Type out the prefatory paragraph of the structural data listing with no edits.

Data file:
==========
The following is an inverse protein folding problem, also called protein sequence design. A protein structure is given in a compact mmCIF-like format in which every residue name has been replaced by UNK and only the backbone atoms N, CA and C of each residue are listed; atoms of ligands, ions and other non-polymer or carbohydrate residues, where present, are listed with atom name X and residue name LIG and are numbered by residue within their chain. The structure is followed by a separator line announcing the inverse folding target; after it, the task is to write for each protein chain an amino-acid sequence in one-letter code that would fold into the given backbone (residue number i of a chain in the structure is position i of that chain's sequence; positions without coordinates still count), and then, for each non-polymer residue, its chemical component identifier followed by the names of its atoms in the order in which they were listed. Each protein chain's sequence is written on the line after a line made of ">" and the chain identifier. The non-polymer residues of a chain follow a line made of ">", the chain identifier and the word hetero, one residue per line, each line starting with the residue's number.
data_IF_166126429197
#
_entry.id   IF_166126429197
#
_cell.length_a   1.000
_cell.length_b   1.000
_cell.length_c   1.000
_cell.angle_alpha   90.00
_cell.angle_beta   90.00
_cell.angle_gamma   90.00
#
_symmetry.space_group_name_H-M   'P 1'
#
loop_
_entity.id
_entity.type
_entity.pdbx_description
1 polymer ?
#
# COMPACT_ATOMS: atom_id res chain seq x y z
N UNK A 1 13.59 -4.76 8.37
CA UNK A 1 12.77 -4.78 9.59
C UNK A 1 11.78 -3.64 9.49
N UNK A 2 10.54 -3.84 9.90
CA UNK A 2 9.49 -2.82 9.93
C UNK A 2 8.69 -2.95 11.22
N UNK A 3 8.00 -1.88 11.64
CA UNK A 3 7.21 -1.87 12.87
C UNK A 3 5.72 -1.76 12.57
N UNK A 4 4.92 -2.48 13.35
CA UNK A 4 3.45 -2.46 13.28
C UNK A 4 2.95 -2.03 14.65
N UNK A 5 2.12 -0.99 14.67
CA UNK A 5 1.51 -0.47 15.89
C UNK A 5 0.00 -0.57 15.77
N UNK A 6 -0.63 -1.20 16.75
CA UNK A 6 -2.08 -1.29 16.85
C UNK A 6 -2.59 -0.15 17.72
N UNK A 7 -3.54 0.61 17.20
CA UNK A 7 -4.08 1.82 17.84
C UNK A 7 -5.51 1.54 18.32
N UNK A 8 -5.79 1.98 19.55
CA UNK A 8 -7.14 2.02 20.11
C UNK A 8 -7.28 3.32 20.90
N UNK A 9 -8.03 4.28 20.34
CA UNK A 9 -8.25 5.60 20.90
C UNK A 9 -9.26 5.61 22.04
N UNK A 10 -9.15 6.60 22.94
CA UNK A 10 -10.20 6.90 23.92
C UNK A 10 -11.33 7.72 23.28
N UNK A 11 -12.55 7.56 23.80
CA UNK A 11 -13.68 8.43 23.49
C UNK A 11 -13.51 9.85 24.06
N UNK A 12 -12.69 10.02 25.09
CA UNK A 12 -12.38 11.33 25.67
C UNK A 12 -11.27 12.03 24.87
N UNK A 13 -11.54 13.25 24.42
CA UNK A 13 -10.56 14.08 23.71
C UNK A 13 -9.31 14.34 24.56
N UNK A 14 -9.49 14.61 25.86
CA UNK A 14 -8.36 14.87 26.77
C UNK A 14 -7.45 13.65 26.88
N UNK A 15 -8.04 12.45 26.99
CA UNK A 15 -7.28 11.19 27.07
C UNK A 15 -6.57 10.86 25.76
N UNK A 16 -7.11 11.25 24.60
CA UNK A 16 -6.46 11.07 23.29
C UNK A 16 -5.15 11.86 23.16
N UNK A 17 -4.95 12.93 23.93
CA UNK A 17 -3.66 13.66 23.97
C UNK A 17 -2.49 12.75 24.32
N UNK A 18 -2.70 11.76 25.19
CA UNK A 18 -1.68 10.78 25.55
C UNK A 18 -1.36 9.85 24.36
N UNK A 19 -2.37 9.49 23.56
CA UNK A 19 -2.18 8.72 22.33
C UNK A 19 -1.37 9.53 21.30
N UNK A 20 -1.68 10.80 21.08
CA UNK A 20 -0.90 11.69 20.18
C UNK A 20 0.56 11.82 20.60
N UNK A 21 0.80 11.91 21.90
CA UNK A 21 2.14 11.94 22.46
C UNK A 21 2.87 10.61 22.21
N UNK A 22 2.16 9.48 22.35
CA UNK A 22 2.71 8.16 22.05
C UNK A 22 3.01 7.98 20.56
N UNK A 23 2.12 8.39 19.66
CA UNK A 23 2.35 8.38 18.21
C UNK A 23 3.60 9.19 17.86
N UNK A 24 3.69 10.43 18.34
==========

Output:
The following is an inverse protein folding problem, also called protein sequence design. A protein structure is given in a compact mmCIF-like format in which every residue name has been replaced by UNK and only the backbone atoms N, CA and C of each residue are listed; atoms of ligands, ions and other non-polymer or carbohydrate residues, where present, are listed with atom name X and residue name LIG and are numbered by residue within their chain. The structure is followed by a separator line announcing the inverse folding target; after it, the task is to write for each protein chain an amino-acid sequence in one-letter code that would fold into the given backbone (residue number i of a chain in the structure is position i of that chain's sequence; positions without coordinates still count), and then, for each non-polymer residue, its chemical component identifier followed by the names of its atoms in the order in which they were listed. Each protein chain's sequence is written on the line after a line made of ">" and the chain identifier. The non-polymer residues of a chain follow a line made of ">", the chain identifier and the word hetero, one residue per line, each line starting with the residue's number.